How refugees at ground level describe socialism’s latest failure. Will young Americans listen?
The brokenness of life is almost unbearable in Leave No Trace, a movie inspired by a true story. Will (Ben Foster) and his daughter Tom (Thomasin McKenzie) live in the woods of a large public park near Portland, Ore., hiding from discovery by leaving few traces of their existence. They gather mushrooms, drink rainwater, and plant carefully disguised gardens in the lush forest. Will and Tom trek into town periodically, cashing Dad’s disability checks and selling his VA-supplied medications to other veterans.
Viewers soon discover why these two live away from the world. Will suffers from PTSD, and his nights are full of painful memories of his military service. Tom helps her dad cope with these flashbacks, calling him back to the present and his responsibility to care for her. Will ensures Tom is well-educated: She learns from encyclopedias, and from him.
One day, a jogger spots Tom and reports a young girl living in the woods. Will and Tom have practiced how to hide quickly, but police dogs hunt them down, and authorities remove the family from the park. In Tom’s first encounter with the outside world, we witness the kindness of strangers, a pattern throughout the film.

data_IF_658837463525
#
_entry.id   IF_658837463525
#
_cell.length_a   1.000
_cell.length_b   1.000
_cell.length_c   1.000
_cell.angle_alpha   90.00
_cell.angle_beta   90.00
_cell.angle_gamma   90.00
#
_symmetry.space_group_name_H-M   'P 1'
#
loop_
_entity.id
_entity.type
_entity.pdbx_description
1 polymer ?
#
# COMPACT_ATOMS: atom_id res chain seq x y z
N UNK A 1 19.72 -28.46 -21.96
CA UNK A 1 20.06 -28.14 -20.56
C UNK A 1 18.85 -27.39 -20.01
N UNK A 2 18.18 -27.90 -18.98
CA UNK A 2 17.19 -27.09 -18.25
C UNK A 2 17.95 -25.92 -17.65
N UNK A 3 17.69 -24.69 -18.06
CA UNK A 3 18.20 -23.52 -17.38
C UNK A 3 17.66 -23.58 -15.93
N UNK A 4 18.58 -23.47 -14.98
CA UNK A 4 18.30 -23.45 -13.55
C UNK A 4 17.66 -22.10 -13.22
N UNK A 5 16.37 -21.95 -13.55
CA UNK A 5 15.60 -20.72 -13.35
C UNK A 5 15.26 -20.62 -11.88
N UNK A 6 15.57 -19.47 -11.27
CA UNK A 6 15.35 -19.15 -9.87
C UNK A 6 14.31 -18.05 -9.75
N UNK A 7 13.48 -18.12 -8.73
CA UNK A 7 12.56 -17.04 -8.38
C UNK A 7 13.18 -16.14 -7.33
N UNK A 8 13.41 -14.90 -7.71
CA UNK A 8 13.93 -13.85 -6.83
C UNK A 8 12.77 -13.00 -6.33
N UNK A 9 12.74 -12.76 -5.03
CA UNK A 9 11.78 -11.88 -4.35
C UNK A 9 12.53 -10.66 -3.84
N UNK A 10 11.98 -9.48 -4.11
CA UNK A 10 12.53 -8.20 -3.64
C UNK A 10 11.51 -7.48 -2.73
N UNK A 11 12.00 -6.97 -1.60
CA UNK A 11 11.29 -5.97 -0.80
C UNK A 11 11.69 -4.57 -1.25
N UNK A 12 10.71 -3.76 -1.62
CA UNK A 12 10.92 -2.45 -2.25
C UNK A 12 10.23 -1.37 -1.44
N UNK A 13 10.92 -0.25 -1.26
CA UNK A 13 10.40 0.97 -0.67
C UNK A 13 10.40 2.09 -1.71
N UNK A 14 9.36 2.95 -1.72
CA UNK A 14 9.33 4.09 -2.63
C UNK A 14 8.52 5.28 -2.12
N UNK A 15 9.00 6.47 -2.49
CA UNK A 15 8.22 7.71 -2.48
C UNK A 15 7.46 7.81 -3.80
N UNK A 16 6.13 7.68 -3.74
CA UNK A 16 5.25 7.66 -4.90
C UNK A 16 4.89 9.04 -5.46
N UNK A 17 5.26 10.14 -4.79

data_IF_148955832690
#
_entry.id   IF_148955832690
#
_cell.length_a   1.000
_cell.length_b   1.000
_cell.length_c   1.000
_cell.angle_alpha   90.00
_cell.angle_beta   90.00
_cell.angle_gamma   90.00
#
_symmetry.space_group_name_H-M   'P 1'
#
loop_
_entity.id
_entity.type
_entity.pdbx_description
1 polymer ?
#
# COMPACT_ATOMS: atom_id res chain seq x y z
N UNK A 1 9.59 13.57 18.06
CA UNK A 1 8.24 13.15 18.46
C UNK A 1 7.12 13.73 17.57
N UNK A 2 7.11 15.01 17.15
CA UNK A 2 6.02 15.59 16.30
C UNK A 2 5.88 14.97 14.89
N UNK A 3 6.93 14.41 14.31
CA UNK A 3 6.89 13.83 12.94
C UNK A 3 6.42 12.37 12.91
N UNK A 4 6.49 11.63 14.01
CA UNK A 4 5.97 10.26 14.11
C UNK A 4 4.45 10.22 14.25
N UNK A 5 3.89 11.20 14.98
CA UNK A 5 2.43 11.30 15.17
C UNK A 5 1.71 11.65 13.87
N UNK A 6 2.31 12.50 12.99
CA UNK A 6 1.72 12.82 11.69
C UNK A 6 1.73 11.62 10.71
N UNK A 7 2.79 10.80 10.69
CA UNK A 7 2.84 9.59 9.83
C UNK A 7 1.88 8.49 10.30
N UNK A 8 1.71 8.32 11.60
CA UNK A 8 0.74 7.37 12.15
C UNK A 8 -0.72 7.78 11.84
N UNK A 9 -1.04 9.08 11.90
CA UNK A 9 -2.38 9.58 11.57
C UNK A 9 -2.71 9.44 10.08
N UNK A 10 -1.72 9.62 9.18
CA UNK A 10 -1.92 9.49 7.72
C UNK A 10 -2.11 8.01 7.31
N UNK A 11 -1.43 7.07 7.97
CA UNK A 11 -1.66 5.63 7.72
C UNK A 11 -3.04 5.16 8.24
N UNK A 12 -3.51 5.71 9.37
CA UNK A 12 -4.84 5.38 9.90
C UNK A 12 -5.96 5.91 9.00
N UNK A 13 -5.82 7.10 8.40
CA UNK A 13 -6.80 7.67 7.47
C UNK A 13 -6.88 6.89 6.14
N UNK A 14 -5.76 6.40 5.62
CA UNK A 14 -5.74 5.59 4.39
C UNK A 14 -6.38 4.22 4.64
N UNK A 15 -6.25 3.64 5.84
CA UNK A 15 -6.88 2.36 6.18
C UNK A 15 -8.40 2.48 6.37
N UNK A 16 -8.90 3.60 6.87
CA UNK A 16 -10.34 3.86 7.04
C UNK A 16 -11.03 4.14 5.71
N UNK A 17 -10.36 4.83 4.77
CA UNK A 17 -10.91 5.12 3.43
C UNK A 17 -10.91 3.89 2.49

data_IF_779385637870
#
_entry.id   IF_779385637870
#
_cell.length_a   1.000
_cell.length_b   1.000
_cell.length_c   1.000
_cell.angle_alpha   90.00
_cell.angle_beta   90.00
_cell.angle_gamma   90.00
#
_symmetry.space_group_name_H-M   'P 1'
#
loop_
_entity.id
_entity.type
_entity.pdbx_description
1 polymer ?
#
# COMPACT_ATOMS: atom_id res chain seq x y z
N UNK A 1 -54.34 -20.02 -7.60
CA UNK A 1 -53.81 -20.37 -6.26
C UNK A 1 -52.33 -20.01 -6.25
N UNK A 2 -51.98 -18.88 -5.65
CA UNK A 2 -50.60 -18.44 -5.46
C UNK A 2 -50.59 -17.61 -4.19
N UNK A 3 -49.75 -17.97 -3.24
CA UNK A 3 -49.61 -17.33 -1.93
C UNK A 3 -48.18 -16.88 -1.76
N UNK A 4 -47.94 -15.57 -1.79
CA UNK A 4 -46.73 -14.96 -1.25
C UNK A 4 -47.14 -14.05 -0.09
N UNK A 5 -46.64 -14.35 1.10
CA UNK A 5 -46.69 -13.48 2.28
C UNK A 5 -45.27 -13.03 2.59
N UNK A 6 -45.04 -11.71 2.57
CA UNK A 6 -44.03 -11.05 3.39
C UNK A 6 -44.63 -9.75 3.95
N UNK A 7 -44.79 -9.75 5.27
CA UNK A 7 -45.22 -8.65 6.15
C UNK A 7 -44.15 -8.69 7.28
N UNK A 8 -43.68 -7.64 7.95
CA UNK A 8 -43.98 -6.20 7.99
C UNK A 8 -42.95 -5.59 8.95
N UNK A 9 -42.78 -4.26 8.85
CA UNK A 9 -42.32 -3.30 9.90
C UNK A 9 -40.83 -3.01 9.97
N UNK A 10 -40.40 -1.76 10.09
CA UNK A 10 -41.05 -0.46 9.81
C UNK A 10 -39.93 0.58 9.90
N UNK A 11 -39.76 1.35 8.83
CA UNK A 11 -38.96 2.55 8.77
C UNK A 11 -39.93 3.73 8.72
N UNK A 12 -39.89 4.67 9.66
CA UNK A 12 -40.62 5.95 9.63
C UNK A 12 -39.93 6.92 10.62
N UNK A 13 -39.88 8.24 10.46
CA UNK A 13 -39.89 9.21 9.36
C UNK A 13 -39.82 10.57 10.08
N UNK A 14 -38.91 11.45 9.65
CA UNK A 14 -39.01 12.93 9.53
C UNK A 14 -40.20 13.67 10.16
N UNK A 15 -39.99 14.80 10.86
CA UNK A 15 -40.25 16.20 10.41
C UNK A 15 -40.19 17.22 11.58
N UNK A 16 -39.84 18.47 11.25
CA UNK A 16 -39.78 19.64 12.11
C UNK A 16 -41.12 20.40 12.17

Social workers provide Will and Tom with a home on a Christmas tree farm, and for a while all seems well. Tom quickly settles in, makes friends, and enjoys a more normal life. Will works, and they attend church. But Will can’t bear this settled life for long. He insists they move on, away from people and away from outside relationships. Yet Tom resists a return to isolation.
It’s unclear what happened to the real-life father and daughter who inspired the story. The film suggests that despite the hospitality and love shown by so many, Will cannot forget the evil of this world and plunges deeper into despair. Without the redeeming work of Christ, this is true for us all.